“We wanted to do something with our winnings rather than just becoming a catering company. We knew we wanted to put out a product, but we didn’t really know what,” says Neena, who studied integrated nutrition. “So we thought, what’s the one thing we can put out that’s going to benefit the most amount of New Zealanders. And we decided on bone broth, to heal and seal the gut.”
Bone broth is renowned for its digestive properties – not only does it aid digestion, but it is a natural remedy for ‘leaky gut’ syndrome. The gut, says Neena, is core of our health. “Basically everything comes from gut health which is why we chose the broth because most diseases start in the gut.”
Belinda, who has a background in hospitality and is a secondary school food technology teacher, says they want to see their bone broths being used in schools and hospitals to increase the health of the population. They want to market it as a sip-able beef or chicken tea with shots of turmeric, ginger, chilli salt or lime, but also as a nutrient-dense addition to dishes like risottos, mash, curries, sauces and stews.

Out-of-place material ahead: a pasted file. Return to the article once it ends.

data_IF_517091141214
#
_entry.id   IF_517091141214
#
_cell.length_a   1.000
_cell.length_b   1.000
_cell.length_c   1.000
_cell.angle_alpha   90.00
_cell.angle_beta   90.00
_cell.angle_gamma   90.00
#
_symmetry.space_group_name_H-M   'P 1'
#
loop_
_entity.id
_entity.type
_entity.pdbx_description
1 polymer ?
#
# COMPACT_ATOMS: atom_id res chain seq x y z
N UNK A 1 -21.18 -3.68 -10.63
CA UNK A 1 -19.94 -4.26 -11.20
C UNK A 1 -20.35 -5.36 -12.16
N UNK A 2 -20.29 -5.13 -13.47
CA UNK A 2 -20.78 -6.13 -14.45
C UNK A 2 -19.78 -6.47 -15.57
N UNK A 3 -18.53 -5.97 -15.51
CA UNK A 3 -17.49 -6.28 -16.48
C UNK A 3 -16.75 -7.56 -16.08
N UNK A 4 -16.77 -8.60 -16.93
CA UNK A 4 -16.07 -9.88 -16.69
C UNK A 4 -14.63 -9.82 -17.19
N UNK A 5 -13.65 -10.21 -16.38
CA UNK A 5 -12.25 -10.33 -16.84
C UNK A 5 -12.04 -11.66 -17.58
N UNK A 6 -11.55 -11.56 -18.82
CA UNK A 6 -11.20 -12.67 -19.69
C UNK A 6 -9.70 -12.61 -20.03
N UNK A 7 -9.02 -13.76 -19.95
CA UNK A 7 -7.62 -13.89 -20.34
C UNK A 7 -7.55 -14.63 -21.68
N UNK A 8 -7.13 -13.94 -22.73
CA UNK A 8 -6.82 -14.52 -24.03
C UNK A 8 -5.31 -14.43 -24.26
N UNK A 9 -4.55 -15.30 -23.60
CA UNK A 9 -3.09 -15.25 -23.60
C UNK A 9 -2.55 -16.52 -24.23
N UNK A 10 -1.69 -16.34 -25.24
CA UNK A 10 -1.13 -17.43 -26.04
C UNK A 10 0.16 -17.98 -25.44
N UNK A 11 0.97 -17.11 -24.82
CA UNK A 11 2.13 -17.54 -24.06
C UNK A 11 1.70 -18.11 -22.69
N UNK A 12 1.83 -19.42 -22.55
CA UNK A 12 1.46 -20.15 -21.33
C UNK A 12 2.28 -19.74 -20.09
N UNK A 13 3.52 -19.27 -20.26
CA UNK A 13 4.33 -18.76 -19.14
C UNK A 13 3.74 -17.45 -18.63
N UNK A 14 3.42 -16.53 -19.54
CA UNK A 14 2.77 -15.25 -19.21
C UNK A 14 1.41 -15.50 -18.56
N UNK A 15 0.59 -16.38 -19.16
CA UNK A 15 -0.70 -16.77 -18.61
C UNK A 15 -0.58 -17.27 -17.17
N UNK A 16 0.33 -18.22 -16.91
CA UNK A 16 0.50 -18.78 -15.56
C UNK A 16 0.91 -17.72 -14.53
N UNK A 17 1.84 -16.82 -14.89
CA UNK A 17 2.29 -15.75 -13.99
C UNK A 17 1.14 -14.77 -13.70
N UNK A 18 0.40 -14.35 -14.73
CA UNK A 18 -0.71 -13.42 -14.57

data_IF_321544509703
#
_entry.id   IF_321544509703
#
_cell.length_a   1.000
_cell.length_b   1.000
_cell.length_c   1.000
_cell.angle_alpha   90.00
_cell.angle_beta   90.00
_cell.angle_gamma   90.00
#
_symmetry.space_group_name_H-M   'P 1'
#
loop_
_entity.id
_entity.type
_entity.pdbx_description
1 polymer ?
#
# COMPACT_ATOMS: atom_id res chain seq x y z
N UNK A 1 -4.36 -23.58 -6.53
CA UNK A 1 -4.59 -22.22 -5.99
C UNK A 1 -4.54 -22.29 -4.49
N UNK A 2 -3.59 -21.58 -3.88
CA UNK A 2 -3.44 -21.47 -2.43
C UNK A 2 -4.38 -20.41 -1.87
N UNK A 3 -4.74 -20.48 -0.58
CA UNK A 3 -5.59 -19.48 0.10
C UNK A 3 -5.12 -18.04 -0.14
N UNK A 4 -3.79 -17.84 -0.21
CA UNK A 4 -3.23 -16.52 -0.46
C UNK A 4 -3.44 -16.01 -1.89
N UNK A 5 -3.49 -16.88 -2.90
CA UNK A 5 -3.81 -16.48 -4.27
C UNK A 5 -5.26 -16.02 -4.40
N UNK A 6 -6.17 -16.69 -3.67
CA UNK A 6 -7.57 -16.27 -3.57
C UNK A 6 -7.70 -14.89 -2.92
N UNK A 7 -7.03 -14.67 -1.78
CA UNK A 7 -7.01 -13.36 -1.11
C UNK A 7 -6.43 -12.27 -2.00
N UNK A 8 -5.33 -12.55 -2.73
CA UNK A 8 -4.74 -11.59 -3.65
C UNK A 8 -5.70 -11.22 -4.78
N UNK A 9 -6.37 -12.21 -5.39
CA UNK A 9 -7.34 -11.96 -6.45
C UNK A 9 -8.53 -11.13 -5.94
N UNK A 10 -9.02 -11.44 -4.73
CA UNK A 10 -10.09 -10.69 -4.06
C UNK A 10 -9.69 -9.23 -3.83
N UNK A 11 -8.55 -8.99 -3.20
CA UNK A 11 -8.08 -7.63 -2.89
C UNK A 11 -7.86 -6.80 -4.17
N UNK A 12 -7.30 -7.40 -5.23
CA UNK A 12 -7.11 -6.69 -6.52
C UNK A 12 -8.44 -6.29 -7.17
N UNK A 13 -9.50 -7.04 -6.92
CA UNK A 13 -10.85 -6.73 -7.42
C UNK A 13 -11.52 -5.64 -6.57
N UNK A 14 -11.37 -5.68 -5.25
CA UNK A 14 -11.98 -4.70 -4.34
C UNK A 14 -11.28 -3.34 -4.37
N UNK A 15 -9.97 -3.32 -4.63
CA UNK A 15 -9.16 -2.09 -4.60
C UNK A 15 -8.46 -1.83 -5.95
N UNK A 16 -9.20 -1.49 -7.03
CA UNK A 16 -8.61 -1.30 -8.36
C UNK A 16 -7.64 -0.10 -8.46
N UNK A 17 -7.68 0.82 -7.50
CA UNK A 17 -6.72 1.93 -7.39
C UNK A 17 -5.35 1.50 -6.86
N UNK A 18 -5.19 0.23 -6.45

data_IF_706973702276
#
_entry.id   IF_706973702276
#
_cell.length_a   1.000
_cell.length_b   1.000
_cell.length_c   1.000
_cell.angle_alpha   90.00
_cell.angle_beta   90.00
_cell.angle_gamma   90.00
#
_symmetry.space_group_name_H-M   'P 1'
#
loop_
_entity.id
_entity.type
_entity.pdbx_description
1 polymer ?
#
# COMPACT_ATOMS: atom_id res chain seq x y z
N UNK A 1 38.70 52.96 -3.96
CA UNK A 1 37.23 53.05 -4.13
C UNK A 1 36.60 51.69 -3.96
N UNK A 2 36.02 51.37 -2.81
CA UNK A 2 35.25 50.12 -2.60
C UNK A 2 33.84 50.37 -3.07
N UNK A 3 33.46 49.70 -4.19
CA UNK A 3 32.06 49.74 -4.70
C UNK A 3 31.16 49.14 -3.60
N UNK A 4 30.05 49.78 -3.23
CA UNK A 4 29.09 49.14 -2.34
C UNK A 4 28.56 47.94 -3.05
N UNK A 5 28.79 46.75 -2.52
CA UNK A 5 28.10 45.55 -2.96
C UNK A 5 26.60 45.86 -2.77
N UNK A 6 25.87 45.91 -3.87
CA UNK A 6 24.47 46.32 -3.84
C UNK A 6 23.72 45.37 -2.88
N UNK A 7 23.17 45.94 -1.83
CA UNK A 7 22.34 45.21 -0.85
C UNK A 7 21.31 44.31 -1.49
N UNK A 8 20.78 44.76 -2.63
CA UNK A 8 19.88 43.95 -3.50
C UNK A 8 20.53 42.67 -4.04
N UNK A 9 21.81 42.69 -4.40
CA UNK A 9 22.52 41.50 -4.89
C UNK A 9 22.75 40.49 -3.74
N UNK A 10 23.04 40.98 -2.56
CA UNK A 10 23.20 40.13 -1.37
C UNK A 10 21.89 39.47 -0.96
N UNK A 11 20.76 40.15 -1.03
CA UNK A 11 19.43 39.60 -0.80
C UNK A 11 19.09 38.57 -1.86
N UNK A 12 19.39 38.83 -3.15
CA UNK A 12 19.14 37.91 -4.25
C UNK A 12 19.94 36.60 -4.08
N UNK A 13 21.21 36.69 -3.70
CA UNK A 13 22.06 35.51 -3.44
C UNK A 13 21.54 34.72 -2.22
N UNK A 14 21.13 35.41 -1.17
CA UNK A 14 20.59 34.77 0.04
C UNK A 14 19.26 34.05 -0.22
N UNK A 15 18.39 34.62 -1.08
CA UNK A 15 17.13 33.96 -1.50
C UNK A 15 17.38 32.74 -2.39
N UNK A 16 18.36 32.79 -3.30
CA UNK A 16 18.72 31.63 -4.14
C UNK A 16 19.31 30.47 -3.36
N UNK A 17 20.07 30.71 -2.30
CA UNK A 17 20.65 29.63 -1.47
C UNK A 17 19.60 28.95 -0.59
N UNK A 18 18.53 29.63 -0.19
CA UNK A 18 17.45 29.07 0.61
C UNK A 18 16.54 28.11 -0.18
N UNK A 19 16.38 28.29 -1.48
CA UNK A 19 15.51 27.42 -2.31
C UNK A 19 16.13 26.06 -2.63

Neena and Belinda are looking forward to the marketing and promotional mentoring, but also finding a sustainable, non-toxic product to package their broth in. “That’s what our conscious consumers demand.”
Line Hart’s hospitality background set her up with a real interest in food. And, being a Dane living first in England and then in New Zealand, her own culture’s food and food practices, particularly the Danish art of baking which is a national pastime, became more and more important to her. “I think a big thing for me was always missing Danish food, because Denmark has quite a different food culture to England, even though they are quite close geographically. So I became more and more interested in baking and making things myself.”